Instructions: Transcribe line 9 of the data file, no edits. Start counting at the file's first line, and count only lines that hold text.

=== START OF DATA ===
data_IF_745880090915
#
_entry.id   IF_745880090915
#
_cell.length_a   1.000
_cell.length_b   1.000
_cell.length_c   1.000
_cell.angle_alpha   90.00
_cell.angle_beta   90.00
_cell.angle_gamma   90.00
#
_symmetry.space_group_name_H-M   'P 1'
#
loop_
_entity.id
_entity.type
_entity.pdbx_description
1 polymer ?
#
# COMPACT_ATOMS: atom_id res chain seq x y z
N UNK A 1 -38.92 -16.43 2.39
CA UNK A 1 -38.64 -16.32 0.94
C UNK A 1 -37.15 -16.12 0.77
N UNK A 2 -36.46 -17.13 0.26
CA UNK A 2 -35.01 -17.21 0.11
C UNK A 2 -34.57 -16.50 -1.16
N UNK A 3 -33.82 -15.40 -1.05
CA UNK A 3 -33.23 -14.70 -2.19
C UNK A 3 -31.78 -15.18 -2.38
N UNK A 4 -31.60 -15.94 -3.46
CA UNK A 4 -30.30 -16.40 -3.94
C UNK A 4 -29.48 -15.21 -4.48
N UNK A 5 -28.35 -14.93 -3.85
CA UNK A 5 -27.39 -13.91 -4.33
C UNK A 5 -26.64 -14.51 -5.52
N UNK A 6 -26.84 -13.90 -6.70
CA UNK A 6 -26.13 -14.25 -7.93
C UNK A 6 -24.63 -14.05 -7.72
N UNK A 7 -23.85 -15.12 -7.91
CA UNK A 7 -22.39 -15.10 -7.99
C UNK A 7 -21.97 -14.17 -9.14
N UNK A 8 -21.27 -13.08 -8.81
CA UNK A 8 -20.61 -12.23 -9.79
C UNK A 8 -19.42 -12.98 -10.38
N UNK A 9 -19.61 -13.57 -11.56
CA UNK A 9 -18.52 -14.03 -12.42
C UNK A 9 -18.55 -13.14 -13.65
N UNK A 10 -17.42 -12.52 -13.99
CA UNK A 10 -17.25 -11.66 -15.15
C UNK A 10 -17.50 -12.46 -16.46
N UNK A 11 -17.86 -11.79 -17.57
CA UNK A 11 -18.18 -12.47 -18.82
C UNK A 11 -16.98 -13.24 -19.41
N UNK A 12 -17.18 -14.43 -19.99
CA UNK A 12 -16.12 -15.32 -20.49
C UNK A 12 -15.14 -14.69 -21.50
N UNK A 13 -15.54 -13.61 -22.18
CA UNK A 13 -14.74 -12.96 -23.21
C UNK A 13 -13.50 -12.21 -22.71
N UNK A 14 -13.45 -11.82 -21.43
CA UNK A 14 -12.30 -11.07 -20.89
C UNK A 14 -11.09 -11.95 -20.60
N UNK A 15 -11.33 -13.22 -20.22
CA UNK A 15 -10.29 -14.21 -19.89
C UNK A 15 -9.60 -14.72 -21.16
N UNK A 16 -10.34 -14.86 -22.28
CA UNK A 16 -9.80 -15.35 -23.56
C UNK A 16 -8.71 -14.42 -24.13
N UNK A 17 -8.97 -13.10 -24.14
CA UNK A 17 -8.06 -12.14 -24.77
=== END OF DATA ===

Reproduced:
_cell.angle_beta   90.00